I got back from Atlanta yesterday, where I saw many wonderful things, like whale sharks at the Aquarium, and what you could literally call a shotgun wedding (in that the morning of the nuptials, guests were invited to shoot clay pigeons.) But the things I am most excited about are the junk food I ate there.
I am one of those idiots who looks on in wonderment when I get to another part of the country and see fast food joints that we don't have in the Midwest--Jack in the Box, In-And-Out and so on. Some places just recently came to my part of the country, like El Pollo Loco and Krispy Kreme.
One of the fast food restaurants on my list that I hadn't tried was Chick-fil-A, which we most certainly don't have in the Midwest. The concept of a Christian fast food restaurant not open on Sundays is a charming notion, although I was also pulled in by their silly advertising and the promise that a friend of mine made many years ago that it's awesome.
Well, I wouldn't go so far as to call it "awesome." I mean, it was fine--I had a breaded piece of chicken on a plain bun that was served in a paper bag and came with some waffle-cut fries. And a Diet Coke. It pained me a little bit to know that I was SOL in Atlanta when it came to getting my beloved Diet Pepsi in restaurants. Chick-fil-A was decent, but it does not belong in my pantheon of fast food, which includes Culver's (for their butterburgers, creepily well-scrubbed staff and frozen custard), Superdawg and the sausage McMuffin at MacDonald's.
My other southern fast food stop was at a Waffle House, which are located about every 20 feet in Atlanta. I'd been to one once before but that particular day I was really in need of some greasy breakfast and so I figured it was worth revisiting. I get the impression that Waffle House is most famous for its hash browns and the various ways it can be served, but I was more excited by the exquisitely greasy fried egg, cheese and bacon sandwich, which was just what the proverbial doctor ordered (after some V8 and Gatorade). What I most appreciated though was the service: my particular Waffle House was staffed by a bunch of middle-aged women with Southern accents who bustled around in a way that at first made me feel like I was in their way and needed to be hustled out of there, but quite the contrary. I think I got called no less than three separate nicknames of affection, and I still feel a little warm in my heart thinking of the "Here you go, baby" I received with my breakfast. I did need some babying, and I got it. My meal was $10 and I tipped $5 (because I'm a high roller.) So the Waffle House was slightly better in terms of the food at Chick-Fil-A, not quite as nice in decor, but a more memorable, pleasurable experience.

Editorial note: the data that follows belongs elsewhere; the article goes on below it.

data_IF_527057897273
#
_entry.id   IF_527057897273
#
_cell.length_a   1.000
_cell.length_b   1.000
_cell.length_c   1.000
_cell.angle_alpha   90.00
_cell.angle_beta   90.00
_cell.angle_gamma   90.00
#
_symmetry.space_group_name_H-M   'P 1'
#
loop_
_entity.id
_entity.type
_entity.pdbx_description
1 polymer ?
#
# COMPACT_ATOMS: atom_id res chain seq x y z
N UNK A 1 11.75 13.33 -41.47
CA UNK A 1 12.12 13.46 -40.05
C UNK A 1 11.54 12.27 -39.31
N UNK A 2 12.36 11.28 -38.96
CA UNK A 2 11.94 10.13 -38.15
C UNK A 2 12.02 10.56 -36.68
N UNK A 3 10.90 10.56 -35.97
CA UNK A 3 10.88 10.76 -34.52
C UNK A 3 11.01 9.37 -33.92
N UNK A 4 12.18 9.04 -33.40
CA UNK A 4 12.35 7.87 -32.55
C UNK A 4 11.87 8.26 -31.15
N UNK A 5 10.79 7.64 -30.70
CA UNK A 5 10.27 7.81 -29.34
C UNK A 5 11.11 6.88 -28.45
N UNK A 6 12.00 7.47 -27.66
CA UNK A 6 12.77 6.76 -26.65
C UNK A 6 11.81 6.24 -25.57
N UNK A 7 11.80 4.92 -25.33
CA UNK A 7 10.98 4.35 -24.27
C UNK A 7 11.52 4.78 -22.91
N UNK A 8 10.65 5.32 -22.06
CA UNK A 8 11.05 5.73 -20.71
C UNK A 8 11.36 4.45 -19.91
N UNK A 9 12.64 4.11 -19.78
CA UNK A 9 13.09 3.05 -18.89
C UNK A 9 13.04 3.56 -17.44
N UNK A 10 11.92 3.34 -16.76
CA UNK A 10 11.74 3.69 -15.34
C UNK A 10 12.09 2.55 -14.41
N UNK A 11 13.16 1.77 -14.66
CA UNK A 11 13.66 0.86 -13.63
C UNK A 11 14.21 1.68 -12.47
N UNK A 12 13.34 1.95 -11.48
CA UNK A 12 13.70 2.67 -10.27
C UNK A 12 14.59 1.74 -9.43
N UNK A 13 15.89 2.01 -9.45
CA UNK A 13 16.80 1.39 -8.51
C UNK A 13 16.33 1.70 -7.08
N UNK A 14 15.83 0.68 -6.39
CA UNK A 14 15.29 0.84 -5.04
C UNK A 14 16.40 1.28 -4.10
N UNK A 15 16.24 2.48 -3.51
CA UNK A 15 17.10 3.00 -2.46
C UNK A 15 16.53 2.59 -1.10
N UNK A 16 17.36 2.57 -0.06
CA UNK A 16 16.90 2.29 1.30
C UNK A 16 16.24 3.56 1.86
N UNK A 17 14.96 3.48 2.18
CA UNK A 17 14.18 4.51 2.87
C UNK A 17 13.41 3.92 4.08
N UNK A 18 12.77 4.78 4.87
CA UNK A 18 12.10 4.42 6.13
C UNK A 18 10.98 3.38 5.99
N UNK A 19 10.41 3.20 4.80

I did eat at some other noteworthy places, by the way, that were not fast-food, including the Indigo Girls'-owned Watershed, the Cabbagetown Market and the unforgettably-named Swallow at the Hollow, but I think talking about fast food is way more interesting. If any of you are passionate about any regional fast food chains for whatever reason, please let me know.